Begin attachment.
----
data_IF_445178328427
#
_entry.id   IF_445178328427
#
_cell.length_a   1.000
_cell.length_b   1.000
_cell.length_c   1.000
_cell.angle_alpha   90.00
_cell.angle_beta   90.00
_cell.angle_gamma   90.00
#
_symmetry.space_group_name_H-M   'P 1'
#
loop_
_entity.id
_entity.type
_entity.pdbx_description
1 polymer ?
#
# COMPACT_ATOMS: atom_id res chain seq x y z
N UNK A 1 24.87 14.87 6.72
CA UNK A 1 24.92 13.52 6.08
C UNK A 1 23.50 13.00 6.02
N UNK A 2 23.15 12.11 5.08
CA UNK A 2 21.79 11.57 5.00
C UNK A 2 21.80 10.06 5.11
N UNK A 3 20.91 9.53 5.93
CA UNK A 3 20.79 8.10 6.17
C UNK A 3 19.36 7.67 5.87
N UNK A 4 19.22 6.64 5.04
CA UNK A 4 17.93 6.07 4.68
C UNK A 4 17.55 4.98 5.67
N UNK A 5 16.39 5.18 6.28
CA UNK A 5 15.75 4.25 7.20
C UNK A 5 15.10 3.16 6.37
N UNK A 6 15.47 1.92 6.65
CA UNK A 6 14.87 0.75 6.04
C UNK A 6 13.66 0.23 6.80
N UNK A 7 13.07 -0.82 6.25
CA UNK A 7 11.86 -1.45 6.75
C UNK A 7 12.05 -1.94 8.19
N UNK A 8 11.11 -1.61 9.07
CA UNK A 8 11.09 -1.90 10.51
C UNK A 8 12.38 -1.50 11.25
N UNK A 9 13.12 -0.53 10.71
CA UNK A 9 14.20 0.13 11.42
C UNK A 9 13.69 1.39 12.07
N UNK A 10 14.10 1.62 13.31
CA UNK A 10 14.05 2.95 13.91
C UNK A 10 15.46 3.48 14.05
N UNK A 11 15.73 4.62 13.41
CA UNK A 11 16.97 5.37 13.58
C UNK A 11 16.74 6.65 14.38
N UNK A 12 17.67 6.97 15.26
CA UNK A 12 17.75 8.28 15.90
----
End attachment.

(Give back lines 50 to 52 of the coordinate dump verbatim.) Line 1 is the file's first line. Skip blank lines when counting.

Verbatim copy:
C UNK A 10 15.46 3.48 14.05
N UNK A 11 15.73 4.62 13.41
CA UNK A 11 16.97 5.37 13.58